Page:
When you hear a team is talking to Josh Hamilton this month, what does it mean?

Josh Hamilton is one of the big storylines of the offseason. Where will he end up? Will he sign with [team x]? Maybe! Maybe not! Possibly maybe not! That’s about the best we can say on the matter. Maybe someone knows, possibly, but probably not.

I just used the words “maybe” and “possibly” a total of six times. That sums things up. We know why. Hamilton’s is one of the oddest free agent cases in recent memory. A supremely talented yet supremely flawed player, he’s old but not that old, appears excellent defensively but he’s possibly poor at defense. Then there’s the near unprecedented (for free agent baseball players) matter of his personal problems. It adds up to a player who could end up just about anywhere.

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November 29, 2012 12:20 pm

Overthinking It: How Will Josh Hamilton Age?

7

Ben Lindbergh

The top free agent outfielder has a hitting style that should scare teams considering buying his mid-30s.

At some point this winter, a team with money to spend and an opening in the outfield for a big left-handed bat will make Josh Hamilton a very wealthy man. With the Winter Meetings approaching and some big names already off the board, the baseball world is wondering “When?” and “How Wealthy?” Hamilton’s home run totals and 2010 MVP season make him one of the most enticing talents on the market, but his age, injury record, history of substance abuse, and performance away from the hitter’s parks he’s called home give general managers plenty of reasons to think twice before committing to a long-term contract.

We can tack on yet another concern to that long list of red flags: Hamilton is not a patient hitter. Over the course of his career, he’s struck out at an above-average rate and walked at a (barely) below-average rate, despite the fact that pitchers have plenty of incentive to stay away from his power. Last season, his tendency to swing (and chase) grew much more pronounced, while his contact percentage plummeted.

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If an expansion team with a Yankees budget wanted to build a team out of this year's free agents, what would it look like?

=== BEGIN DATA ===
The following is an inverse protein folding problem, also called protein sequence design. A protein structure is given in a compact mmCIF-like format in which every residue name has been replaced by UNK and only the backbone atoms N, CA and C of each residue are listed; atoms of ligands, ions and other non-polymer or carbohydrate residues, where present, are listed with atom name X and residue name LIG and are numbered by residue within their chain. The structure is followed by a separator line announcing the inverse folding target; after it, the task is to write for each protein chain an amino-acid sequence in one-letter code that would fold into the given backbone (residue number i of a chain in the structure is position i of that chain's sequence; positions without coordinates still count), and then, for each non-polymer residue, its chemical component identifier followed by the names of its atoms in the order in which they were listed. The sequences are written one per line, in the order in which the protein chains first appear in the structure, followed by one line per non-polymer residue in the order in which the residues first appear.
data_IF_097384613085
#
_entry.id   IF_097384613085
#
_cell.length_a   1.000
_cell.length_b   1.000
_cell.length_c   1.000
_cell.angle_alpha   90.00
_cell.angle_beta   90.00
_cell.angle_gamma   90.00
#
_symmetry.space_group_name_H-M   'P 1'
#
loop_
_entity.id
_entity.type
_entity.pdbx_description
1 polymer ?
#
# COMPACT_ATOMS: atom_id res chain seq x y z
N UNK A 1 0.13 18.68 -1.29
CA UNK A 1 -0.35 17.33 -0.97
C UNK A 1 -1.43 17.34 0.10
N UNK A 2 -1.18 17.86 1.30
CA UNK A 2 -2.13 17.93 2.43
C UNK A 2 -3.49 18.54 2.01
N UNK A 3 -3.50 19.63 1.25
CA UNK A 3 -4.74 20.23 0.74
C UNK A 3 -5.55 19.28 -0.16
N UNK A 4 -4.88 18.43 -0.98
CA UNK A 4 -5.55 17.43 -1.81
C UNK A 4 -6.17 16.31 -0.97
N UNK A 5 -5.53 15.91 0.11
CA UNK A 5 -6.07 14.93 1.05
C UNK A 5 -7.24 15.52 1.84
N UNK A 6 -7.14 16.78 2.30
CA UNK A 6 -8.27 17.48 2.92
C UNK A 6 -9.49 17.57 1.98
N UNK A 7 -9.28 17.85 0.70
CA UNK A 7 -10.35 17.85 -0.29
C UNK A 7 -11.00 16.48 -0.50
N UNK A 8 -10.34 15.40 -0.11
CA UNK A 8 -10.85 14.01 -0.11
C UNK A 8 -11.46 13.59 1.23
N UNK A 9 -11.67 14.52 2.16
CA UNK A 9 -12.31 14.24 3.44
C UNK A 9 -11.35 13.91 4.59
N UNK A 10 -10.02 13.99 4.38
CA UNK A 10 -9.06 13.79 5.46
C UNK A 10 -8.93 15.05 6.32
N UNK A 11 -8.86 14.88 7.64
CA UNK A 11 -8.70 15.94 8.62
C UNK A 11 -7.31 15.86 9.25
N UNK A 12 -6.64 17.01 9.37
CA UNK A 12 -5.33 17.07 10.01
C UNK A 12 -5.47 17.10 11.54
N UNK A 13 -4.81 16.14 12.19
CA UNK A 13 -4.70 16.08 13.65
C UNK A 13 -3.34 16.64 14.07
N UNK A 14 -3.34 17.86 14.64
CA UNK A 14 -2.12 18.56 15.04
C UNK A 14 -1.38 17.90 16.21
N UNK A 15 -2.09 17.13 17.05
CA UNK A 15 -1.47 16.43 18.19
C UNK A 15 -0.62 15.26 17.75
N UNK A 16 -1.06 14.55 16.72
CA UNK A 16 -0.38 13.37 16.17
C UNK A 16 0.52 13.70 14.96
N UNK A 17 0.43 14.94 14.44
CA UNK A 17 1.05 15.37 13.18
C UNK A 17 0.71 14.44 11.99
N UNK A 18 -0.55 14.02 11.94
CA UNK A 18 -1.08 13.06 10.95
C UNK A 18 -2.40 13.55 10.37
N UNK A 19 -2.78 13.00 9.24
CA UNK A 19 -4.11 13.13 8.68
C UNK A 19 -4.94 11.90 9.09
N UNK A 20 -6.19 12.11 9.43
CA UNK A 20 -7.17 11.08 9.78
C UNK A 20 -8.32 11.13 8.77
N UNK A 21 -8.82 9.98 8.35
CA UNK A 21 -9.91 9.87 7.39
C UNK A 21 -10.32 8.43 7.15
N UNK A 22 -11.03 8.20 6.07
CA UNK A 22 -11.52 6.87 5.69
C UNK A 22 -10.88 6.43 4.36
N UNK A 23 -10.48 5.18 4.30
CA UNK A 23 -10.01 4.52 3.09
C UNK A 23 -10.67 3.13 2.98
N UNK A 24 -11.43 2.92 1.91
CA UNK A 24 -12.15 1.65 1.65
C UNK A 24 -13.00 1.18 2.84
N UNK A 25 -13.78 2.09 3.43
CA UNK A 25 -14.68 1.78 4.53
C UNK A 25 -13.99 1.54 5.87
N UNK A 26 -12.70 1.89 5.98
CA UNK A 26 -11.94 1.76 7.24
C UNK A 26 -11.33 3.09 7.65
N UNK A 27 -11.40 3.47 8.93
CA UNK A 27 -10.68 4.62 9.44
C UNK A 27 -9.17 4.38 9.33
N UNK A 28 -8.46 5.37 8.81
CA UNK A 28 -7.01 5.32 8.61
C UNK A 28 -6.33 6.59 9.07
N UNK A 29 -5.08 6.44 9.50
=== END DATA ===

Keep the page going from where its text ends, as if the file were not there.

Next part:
You can’t build a team around free agents, say the people who don’t think you can build a team around free agents. To them, the only way to build a team is through the draft, waiver claims and occasional trades. To paraphrase the great movie Waterboy (which is such a great movie that you can watch it for free on YouTube), “Free agents are the devil!” Well, maybe so if you’re living in the real world, but this is Baseball Prospectus where we can do anything we want provided it fits on a spreadsheet and won’t wake our parents upstairs.

Another thing some people like to say is that baseball teams aren’t just names on paper. They’re real people. Well, not here they aren’t, mister! Here players are one-dimensional entities devoid of emotion and everything else that won’t show up on our computer machines. In that spirit, I’m not only going to build a baseball team exclusively out of free agents, but I’m going to do it only on (virtual) paper. Eat that, straw men I just created!

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BP's clinical psychologist brings his experience and expertise to bear in evaluating the impact of Zack Greinke's and Josh Hamilton's mental health histories on their on-field futures.

If you'll excuse me for a moment while I put on my other hat.

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Ben and Sam discuss whether Josh Hamilton could end up signing a reasonable contract after all and talk about whether the Yankees can commit to and compete despite their goal to get under the luxury tax threshold by 2014.

Ben and Sam discuss whether Josh Hamilton could end up signing a reasonable contract after all and talk about whether the Yankees can commit to and compete despite their goal to get under the luxury tax threshold by 2014.

Episode 80: "Could Josh Hamilton Be a Bargain?/Are the Financially Responsible Yankees for Real?"

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Will Josh Hamilton find the contract he's looking for this winter? And should be?